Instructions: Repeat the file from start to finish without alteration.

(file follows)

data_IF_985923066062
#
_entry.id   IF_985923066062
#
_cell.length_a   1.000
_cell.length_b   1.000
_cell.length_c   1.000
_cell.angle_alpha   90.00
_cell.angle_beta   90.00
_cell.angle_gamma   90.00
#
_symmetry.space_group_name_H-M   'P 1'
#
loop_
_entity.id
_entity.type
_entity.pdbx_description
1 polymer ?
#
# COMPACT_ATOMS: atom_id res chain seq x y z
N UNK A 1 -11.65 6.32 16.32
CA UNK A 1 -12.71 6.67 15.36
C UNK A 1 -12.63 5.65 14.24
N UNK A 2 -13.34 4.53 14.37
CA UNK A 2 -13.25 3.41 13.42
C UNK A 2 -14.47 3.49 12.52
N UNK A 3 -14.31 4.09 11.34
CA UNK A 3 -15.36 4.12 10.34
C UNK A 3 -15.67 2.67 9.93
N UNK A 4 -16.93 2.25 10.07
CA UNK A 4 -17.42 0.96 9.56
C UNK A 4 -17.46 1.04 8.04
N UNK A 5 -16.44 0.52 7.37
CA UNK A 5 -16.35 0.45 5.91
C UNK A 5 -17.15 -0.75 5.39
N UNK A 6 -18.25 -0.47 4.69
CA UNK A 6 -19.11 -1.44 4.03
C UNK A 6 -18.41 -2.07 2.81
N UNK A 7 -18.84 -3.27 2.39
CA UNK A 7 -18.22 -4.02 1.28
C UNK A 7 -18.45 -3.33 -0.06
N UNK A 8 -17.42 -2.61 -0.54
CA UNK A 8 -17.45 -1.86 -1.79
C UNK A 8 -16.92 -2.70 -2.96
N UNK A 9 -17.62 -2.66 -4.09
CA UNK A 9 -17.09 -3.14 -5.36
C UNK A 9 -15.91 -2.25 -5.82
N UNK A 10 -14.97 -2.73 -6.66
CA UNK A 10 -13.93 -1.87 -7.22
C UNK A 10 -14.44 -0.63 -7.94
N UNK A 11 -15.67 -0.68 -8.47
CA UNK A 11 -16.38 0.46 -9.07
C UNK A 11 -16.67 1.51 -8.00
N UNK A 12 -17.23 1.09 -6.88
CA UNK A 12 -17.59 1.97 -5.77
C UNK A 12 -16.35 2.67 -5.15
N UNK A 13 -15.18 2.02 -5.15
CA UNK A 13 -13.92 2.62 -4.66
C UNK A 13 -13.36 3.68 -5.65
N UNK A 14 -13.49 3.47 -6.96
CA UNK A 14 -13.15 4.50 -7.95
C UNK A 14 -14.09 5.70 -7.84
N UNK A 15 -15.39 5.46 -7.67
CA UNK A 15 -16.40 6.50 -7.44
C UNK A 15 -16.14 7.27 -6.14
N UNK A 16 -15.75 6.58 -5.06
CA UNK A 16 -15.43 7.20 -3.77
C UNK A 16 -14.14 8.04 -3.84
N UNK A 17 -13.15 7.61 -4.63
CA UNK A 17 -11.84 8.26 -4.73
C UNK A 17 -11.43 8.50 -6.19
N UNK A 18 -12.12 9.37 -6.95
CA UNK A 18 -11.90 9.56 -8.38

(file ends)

data_IF_985923066062
#
_entry.id   IF_985923066062
#
_cell.length_a   1.000
_cell.length_b   1.000
_cell.length_c   1.000
_cell.angle_alpha   90.00
_cell.angle_beta   90.00
_cell.angle_gamma   90.00
#
_symmetry.space_group_name_H-M   'P 1'
#
loop_
_entity.id
_entity.type
_entity.pdbx_description
1 polymer ?
#
# COMPACT_ATOMS: atom_id res chain seq x y z
N UNK A 1 -11.65 6.32 16.32
CA UNK A 1 -12.71 6.67 15.36
C UNK A 1 -12.63 5.65 14.24
N UNK A 2 -13.34 4.53 14.37
CA UNK A 2 -13.25 3.41 13.42
C UNK A 2 -14.47 3.49 12.52
N UNK A 3 -14.31 4.09 11.34
CA UNK A 3 -15.36 4.12 10.34
C UNK A 3 -15.67 2.67 9.93
N UNK A 4 -16.93 2.25 10.07
CA UNK A 4 -17.42 0.96 9.56
C UNK A 4 -17.46 1.04 8.04
N UNK A 5 -16.44 0.52 7.37
CA UNK A 5 -16.35 0.45 5.91
C UNK A 5 -17.15 -0.75 5.39
N UNK A 6 -18.25 -0.47 4.69
CA UNK A 6 -19.11 -1.44 4.03
C UNK A 6 -18.41 -2.07 2.81
N UNK A 7 -18.84 -3.27 2.39
CA UNK A 7 -18.22 -4.02 1.28
C UNK A 7 -18.45 -3.33 -0.06
N UNK A 8 -17.42 -2.61 -0.54
CA UNK A 8 -17.45 -1.86 -1.79
C UNK A 8 -16.92 -2.70 -2.96
N UNK A 9 -17.62 -2.66 -4.09
CA UNK A 9 -17.09 -3.14 -5.36
C UNK A 9 -15.91 -2.25 -5.82
N UNK A 10 -14.97 -2.73 -6.66
CA UNK A 10 -13.93 -1.87 -7.22
C UNK A 10 -14.44 -0.63 -7.94
N UNK A 11 -15.67 -0.68 -8.47
CA UNK A 11 -16.38 0.46 -9.07
C UNK A 11 -16.67 1.51 -8.00
N UNK A 12 -17.23 1.09 -6.88
CA UNK A 12 -17.59 1.97 -5.77
C UNK A 12 -16.35 2.67 -5.15
N UNK A 13 -15.18 2.02 -5.15
CA UNK A 13 -13.92 2.62 -4.66
C UNK A 13 -13.36 3.68 -5.65
N UNK A 14 -13.49 3.47 -6.96
CA UNK A 14 -13.15 4.50 -7.95
C UNK A 14 -14.09 5.70 -7.84
N UNK A 15 -15.39 5.46 -7.67
CA UNK A 15 -16.40 6.50 -7.44
C UNK A 15 -16.14 7.27 -6.14
N UNK A 16 -15.75 6.58 -5.06
CA UNK A 16 -15.43 7.20 -3.77
C UNK A 16 -14.14 8.04 -3.84
N UNK A 17 -13.15 7.61 -4.63
CA UNK A 17 -11.84 8.26 -4.73
C UNK A 17 -11.43 8.50 -6.19
N UNK A 18 -12.12 9.37 -6.95
CA UNK A 18 -11.90 9.56 -8.38